And stretch their sound they have on True North, with Vortex and Lazare splitting the clean vocals and giving big assists in the songwriting department alongside Oystein, this is the most adventurous Borknagar album since Origins, and I’d argue, since Empiricism. There’s a brighter tone to these songs, and a sense of spaciousness to the songwriting that is uncommon for this band, normally so compressed and dense in their compositions. This is apparent from the jump on “Thunderous”, the most conventional track on offer but still a noticeably measured and dare I suggest, stately paced track despite the blackened, blast beat fuelled passages. Really its on “Up North” where people are going to hear the most striking changes, the song being a major key laced, Hammond drenched Uriah Heep-ian jam with Vortex delivering some James Hetfield growls in his largely clean lead vocal role. He seems to have written this piece solo too, and its fascinating to hear just how writing with his own voice in mind (as opposed to Vintersorg’s) helped shape the outcome to be this different. The unusually structured “Lights” is another bold experiment for the band, a combination of extreme metal moments packed with Porcupine Tree-like prog-rock artistry. Then there’s the gently swaying ballad(!) “Wild Father’s Heart”, where Lazare pours out some incredibly melancholic and heartbreaking vocal melodies. But my fave right now is the Lazare written and sung “Voices”, which is the most accessible thing the band has ever done, a bold slice of art-pop ala Dead Can Dance. Its the tip of the iceberg for things you’d never think to associate with this band, but somehow it fits and doesn’t sound out of place. This is the beginning of something radically different for Borknagar, and its more exciting than I ever thought it could be.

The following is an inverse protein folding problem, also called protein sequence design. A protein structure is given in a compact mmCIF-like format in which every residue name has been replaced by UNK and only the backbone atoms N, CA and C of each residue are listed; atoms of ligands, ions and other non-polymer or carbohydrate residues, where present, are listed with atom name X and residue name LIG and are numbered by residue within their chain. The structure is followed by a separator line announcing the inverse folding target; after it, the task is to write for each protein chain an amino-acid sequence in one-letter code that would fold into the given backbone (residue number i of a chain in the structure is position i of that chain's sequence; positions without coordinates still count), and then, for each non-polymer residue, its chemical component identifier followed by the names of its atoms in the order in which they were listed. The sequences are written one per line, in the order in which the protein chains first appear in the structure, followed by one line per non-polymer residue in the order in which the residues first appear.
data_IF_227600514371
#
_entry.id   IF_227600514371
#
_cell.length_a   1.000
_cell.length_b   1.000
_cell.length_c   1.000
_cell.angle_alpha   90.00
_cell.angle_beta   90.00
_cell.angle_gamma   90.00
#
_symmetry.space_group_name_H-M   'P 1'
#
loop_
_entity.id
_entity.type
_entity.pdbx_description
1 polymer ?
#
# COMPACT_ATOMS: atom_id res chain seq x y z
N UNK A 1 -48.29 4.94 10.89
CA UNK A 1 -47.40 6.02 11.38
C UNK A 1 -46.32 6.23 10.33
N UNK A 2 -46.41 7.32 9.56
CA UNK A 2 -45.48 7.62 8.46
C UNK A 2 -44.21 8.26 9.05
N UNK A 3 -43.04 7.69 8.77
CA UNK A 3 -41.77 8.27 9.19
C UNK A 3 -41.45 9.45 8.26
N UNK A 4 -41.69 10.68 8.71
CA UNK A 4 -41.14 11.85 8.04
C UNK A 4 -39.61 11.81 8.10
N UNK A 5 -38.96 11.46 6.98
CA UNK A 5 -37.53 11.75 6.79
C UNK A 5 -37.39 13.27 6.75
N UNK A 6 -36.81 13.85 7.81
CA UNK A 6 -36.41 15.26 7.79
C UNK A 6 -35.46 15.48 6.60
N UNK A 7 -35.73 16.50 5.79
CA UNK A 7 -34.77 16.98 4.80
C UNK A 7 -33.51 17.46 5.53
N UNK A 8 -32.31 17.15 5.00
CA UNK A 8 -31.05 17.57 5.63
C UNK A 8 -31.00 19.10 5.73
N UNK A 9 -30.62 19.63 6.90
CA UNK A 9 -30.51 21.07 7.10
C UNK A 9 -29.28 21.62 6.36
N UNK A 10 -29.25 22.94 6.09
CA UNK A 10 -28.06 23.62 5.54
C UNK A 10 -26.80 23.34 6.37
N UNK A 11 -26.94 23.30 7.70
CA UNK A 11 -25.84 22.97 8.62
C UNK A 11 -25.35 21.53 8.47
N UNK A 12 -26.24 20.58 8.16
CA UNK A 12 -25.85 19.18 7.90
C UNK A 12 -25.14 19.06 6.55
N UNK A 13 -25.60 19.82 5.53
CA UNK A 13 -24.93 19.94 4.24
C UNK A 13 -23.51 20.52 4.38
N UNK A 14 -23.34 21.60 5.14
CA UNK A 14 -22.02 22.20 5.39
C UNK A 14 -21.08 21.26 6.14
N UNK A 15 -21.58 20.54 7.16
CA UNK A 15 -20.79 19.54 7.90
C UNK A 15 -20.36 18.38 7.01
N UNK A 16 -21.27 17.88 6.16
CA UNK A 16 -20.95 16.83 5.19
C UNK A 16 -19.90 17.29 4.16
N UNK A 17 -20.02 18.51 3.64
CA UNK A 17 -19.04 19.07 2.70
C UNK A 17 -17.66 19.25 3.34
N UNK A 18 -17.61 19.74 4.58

Everfrost – Winterider: